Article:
By Paul K. Haeder
Okay, so the news just zips on by in a few days away from the blog, even after having a few moments of respite on a pretty mellow USA weekend. But there’s always the groundbreaking technology news tied to some old ways of fighting terror or boogeymen:
- new biometric software to track Americans
"Face recognition devices failed in test at Logan" By Shelley Murphy and Hiawatha Bray, Globe Staff
- new ways to track people’s buying and purchasing habits
- how to catch terrorists (or illegal US government purchases) by putting in our bank information into a big computer mountain
- or recruit more CIA operatives in the financial downturn
- Global Hawk http://www.airforce-
- and advanced and bizarre weapons used in various countries, including the USA
The Wild Weapons of DARPA
By Nicholas Turse
"When, in October 1957, the USSR launched the first man-made earth satellite, the basketball-sized Sputnik, it caught the United States off guard and sent the government into fits. Not only had the Soviets exploded an atomic bomb years before the Americans predicted they would, but now they were leading the "space race." In response, the Defense Department approved funding for a new U.S. satellite project, headed by former Nazi SS officer Wernher von Braun, and created, in 1958, the Defense Advanced Research Projects Agency (DARPA) to make certain that the United States forever after maintained "a lead in applying state-of-the-art technology for military capabilities and to prevent technological surprise from her adversaries."
Almost half a century later, what's left of the USSR is a collapsed group of half-failed states, while the U.S. stands alone as the globe's sole hyperpower. Yet DARPA, the agency for an arms-race world, seems only to be warming up to the chase. There may be no country left to take the lead from us, the nearest military competitor being China which reportedly had $65 billion in military expenditures in 2002 (compared to our $466 billion according to GlobalSecurity.org) and which, only in 2003, put its first "Taikonaut" into outer space. Undaunted, DARPA continues to develop high-tech weapons systems for 2025-2050 and beyond – some of them standard fare like your run-of-the-mill hypersonic bombers, others more exotic."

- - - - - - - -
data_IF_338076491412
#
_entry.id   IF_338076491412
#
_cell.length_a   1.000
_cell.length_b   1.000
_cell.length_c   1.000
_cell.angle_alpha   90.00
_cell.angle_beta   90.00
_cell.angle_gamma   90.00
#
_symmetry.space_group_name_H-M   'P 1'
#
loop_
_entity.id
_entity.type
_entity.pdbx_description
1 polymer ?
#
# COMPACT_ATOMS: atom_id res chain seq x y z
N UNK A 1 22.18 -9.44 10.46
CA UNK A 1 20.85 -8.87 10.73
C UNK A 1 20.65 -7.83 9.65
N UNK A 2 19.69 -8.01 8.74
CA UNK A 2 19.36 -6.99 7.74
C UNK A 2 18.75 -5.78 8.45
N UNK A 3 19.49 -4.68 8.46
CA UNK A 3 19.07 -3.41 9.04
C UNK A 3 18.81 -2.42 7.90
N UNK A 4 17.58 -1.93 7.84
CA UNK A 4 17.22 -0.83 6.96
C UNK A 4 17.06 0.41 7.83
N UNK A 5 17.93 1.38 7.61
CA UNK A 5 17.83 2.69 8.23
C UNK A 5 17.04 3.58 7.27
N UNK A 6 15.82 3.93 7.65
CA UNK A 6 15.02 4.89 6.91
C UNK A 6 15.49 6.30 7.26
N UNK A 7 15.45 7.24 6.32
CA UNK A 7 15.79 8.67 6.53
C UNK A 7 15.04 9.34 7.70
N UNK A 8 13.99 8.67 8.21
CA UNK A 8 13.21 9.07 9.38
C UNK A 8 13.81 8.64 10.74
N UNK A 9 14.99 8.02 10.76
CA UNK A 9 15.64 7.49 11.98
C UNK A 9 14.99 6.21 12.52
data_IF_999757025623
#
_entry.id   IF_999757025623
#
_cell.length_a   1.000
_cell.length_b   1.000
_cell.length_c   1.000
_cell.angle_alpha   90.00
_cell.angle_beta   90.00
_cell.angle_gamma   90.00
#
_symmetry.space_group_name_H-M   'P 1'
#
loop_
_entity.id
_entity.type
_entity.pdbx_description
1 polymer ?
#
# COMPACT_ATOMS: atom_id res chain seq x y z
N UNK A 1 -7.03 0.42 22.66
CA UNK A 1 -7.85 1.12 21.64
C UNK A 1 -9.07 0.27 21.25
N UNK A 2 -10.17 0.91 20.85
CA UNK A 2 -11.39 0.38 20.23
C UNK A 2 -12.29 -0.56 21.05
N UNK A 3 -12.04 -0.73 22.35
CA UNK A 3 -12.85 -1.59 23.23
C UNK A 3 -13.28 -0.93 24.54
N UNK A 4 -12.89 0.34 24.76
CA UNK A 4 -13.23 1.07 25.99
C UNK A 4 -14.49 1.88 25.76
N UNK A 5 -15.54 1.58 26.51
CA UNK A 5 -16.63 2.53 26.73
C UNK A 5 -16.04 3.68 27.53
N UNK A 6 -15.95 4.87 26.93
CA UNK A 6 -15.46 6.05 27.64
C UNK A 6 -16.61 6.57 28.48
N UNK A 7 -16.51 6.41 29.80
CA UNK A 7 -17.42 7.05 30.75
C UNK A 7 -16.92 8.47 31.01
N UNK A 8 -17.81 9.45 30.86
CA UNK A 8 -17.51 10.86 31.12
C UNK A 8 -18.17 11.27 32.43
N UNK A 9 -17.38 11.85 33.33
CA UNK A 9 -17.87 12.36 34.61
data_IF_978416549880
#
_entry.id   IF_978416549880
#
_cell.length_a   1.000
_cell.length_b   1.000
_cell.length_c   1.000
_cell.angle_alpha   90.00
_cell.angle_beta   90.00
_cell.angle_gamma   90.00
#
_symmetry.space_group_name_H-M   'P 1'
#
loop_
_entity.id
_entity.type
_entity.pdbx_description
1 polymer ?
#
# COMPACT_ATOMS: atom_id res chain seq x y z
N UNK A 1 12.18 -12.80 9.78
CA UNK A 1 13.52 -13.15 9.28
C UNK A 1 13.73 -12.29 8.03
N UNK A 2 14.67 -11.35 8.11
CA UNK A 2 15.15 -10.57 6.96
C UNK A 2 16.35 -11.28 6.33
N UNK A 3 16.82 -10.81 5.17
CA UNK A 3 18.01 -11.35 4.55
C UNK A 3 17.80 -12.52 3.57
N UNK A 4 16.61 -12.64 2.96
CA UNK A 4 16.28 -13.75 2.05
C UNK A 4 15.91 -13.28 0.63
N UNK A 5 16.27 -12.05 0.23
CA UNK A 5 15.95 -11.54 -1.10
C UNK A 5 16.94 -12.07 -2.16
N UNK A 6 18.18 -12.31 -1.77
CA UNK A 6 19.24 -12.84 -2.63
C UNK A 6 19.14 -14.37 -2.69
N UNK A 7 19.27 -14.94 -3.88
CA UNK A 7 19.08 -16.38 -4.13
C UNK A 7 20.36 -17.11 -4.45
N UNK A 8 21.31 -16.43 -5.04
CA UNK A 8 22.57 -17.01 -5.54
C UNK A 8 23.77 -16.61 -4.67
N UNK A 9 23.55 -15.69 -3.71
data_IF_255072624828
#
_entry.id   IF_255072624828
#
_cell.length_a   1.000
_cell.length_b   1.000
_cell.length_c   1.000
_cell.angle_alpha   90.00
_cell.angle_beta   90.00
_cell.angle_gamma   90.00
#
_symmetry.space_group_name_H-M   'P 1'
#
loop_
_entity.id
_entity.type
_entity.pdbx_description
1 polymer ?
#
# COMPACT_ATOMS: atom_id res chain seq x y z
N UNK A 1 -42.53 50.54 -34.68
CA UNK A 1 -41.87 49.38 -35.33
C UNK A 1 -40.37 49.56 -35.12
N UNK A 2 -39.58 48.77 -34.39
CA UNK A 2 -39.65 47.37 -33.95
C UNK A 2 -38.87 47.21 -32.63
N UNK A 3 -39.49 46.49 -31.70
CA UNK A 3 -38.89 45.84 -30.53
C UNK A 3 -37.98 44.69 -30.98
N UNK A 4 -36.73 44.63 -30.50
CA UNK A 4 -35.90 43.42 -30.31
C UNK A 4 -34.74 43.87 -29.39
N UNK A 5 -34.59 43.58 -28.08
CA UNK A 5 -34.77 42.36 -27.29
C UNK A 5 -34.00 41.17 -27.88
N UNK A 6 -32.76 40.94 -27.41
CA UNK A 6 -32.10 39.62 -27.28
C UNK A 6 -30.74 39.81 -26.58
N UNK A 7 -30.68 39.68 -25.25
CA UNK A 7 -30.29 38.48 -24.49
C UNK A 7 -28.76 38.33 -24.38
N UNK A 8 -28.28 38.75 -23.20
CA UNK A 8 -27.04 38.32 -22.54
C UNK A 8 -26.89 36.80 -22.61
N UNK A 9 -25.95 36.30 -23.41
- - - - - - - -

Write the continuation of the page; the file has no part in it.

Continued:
[article continues at http://www.tomdispatch.com/
We now know China’s run for a lunar landing is being pressed hard, and it’s about colonizing to grab resources – and for space exploration beyond the galaxy. After Carl Sagan said there were billions and billions of galaxies out there, some scientists believe that there is one earth out there for every person on earth. Yikes. An earth a person. I doubt those 2 billion folk who make $2 a day or less who live on our earth could get in line for that deal.
The moon race is on with Russia shooting for 2015 as a moon colony starting date, five years before China’s expected real push for lunar landings and then a space station on the moon by 2024. Here’s some news on it all:
Ouyang Ziyuan, head of the first phase of lunar exploration, was quoted on government-sanctioned news site ChinaNews.com describing plans to collect three dimensional images of the Moon for future mining of Helium 3: "There are altogether 15 tons of helium-3 on Earth, while on the Moon, the total amount of Helium-3 can reach one to five million tons."
"Helium-3 is considered as a long-term, stable, safe, clean and cheap material for human beings to get nuclear energy through controllable nuclear fusion experiments," Ziyuan added. "If we human beings can finally use such energy material to generate electricity, then China might need 10 tons of helium-3 every year and in the world, about 100 tons of helium-3 will be needed every year."